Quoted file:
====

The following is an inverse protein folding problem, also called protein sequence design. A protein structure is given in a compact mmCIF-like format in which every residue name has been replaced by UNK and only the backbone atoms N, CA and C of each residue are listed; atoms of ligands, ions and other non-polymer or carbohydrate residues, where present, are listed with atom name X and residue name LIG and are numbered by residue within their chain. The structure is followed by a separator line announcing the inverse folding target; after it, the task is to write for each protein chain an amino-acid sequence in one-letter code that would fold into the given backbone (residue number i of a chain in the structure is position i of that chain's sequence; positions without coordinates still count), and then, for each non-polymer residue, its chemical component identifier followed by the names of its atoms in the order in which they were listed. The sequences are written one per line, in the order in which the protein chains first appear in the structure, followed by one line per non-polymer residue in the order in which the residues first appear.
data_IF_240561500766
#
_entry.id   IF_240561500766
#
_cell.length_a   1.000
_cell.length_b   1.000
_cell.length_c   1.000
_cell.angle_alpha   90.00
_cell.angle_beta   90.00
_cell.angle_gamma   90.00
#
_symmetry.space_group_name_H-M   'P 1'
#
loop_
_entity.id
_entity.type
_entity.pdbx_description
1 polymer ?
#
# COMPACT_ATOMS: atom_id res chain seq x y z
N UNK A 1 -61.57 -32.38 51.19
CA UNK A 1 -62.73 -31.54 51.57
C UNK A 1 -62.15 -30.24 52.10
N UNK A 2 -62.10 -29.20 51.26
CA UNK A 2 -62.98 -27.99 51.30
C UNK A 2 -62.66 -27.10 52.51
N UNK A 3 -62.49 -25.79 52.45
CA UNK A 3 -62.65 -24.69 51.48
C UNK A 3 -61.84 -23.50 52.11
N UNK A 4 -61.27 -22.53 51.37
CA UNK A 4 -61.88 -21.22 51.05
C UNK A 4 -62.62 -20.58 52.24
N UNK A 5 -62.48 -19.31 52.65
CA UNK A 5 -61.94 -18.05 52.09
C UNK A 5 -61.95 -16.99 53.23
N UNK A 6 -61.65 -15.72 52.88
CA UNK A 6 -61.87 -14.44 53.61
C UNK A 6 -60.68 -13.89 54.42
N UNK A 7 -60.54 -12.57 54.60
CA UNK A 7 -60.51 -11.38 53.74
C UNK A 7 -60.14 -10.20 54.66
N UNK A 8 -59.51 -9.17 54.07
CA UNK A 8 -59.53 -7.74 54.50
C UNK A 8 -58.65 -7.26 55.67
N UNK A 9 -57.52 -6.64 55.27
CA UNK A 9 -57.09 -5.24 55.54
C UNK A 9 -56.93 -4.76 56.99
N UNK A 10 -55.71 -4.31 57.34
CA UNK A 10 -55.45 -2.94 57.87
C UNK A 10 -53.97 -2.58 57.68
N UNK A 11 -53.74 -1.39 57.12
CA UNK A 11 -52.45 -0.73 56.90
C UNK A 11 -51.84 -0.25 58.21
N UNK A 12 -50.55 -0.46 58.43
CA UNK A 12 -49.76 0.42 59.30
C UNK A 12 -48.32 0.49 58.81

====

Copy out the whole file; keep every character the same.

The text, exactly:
The following is an inverse protein folding problem, also called protein sequence design. A protein structure is given in a compact mmCIF-like format in which every residue name has been replaced by UNK and only the backbone atoms N, CA and C of each residue are listed; atoms of ligands, ions and other non-polymer or carbohydrate residues, where present, are listed with atom name X and residue name LIG and are numbered by residue within their chain. The structure is followed by a separator line announcing the inverse folding target; after it, the task is to write for each protein chain an amino-acid sequence in one-letter code that would fold into the given backbone (residue number i of a chain in the structure is position i of that chain's sequence; positions without coordinates still count), and then, for each non-polymer residue, its chemical component identifier followed by the names of its atoms in the order in which they were listed. The sequences are written one per line, in the order in which the protein chains first appear in the structure, followed by one line per non-polymer residue in the order in which the residues first appear.
data_IF_240561500766
#
_entry.id   IF_240561500766
#
_cell.length_a   1.000
_cell.length_b   1.000
_cell.length_c   1.000
_cell.angle_alpha   90.00
_cell.angle_beta   90.00
_cell.angle_gamma   90.00
#
_symmetry.space_group_name_H-M   'P 1'
#
loop_
_entity.id
_entity.type
_entity.pdbx_description
1 polymer ?
#
# COMPACT_ATOMS: atom_id res chain seq x y z
N UNK A 1 -61.57 -32.38 51.19
CA UNK A 1 -62.73 -31.54 51.57
C UNK A 1 -62.15 -30.24 52.10
N UNK A 2 -62.10 -29.20 51.26
CA UNK A 2 -62.98 -27.99 51.30
C UNK A 2 -62.66 -27.10 52.51
N UNK A 3 -62.49 -25.79 52.45
CA UNK A 3 -62.65 -24.69 51.48
C UNK A 3 -61.84 -23.50 52.11
N UNK A 4 -61.27 -22.53 51.37
CA UNK A 4 -61.88 -21.22 51.05
C UNK A 4 -62.62 -20.58 52.24
N UNK A 5 -62.48 -19.31 52.65
CA UNK A 5 -61.94 -18.05 52.09
C UNK A 5 -61.95 -16.99 53.23
N UNK A 6 -61.65 -15.72 52.88
CA UNK A 6 -61.87 -14.44 53.61
C UNK A 6 -60.68 -13.89 54.42
N UNK A 7 -60.54 -12.57 54.60
CA UNK A 7 -60.51 -11.38 53.74
C UNK A 7 -60.14 -10.20 54.66
N UNK A 8 -59.51 -9.17 54.07
CA UNK A 8 -59.53 -7.74 54.50
C UNK A 8 -58.65 -7.26 55.67
N UNK A 9 -57.52 -6.64 55.27
CA UNK A 9 -57.09 -5.24 55.54
C UNK A 9 -56.93 -4.76 56.99
N UNK A 10 -55.71 -4.31 57.34
CA UNK A 10 -55.45 -2.94 57.87
C UNK A 10 -53.97 -2.58 57.68
N UNK A 11 -53.74 -1.39 57.12
CA UNK A 11 -52.45 -0.73 56.90
C UNK A 11 -51.84 -0.25 58.21
N UNK A 12 -50.55 -0.46 58.43
CA UNK A 12 -49.76 0.42 59.30
C UNK A 12 -48.32 0.49 58.81